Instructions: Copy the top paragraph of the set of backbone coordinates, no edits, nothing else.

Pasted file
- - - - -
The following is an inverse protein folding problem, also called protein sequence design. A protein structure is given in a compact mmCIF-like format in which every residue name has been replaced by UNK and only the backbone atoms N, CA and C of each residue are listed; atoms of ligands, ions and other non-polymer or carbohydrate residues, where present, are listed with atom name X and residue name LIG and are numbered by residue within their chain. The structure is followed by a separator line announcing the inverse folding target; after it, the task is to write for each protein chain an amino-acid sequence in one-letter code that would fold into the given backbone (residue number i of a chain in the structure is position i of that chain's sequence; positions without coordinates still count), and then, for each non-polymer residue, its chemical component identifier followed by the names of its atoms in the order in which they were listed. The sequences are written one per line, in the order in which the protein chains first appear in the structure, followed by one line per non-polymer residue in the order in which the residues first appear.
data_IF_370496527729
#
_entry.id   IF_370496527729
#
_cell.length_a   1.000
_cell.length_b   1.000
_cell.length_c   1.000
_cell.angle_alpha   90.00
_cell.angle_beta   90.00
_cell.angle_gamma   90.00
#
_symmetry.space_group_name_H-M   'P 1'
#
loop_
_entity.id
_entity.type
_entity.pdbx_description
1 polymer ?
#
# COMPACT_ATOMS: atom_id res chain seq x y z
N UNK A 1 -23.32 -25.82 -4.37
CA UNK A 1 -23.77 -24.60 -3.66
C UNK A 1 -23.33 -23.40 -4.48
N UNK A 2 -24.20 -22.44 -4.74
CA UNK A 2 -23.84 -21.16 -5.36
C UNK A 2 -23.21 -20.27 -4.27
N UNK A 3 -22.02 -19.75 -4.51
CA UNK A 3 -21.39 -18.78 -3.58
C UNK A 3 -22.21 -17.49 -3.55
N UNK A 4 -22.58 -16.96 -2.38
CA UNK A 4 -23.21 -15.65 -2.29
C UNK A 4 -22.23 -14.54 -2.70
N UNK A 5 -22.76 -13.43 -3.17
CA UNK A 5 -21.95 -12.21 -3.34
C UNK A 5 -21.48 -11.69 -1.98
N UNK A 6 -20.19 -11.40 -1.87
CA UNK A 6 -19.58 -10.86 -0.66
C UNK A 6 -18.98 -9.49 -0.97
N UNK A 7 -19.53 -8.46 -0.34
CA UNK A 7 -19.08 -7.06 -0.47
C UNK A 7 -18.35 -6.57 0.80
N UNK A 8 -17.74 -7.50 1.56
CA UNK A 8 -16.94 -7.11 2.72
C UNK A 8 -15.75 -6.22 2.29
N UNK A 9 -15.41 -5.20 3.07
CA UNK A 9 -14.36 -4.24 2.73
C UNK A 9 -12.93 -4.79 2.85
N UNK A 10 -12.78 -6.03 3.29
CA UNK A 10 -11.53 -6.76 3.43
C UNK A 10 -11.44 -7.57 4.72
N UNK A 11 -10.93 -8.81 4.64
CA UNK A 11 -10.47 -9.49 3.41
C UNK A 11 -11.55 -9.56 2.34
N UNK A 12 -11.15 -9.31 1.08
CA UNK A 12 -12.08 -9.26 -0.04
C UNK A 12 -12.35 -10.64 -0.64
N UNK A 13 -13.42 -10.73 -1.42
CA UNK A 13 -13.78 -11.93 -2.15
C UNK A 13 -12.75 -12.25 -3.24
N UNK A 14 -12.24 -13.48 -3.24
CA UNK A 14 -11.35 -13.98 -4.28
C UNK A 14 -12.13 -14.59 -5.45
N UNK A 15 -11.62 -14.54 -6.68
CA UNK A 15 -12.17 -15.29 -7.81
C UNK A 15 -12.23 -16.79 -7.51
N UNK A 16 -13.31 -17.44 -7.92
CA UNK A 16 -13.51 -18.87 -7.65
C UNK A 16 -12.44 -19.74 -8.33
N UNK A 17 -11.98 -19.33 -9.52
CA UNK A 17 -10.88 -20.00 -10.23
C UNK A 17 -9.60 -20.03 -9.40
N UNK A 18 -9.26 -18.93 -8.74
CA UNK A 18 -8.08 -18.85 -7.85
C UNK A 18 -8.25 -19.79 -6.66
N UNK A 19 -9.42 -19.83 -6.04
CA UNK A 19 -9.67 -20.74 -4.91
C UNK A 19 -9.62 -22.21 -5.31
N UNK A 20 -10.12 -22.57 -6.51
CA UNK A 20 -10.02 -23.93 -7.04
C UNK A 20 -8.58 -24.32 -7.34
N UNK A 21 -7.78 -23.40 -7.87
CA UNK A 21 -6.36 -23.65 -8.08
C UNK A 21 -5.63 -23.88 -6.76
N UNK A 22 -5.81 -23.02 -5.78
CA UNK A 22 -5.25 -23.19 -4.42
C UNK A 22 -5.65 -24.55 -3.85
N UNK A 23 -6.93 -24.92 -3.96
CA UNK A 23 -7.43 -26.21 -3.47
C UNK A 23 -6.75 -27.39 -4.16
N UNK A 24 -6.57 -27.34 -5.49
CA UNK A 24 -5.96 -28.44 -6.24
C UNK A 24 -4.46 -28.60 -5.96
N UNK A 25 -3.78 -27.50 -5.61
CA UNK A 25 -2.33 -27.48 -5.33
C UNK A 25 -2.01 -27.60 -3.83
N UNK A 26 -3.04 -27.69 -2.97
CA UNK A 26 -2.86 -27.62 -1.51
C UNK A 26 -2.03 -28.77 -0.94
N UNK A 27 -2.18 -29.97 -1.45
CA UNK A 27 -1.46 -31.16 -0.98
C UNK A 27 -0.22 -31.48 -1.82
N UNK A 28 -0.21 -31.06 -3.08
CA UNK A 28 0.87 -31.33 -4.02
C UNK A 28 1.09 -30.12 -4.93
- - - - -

The following is an inverse protein folding problem, also called protein sequence design. A protein structure is given in a compact mmCIF-like format in which every residue name has been replaced by UNK and only the backbone atoms N, CA and C of each residue are listed; atoms of ligands, ions and other non-polymer or carbohydrate residues, where present, are listed with atom name X and residue name LIG and are numbered by residue within their chain. The structure is followed by a separator line announcing the inverse folding target; after it, the task is to write for each protein chain an amino-acid sequence in one-letter code that would fold into the given backbone (residue number i of a chain in the structure is position i of that chain's sequence; positions without coordinates still count), and then, for each non-polymer residue, its chemical component identifier followed by the names of its atoms in the order in which they were listed. The sequences are written one per line, in the order in which the protein chains first appear in the structure, followed by one line per non-polymer residue in the order in which the residues first appear.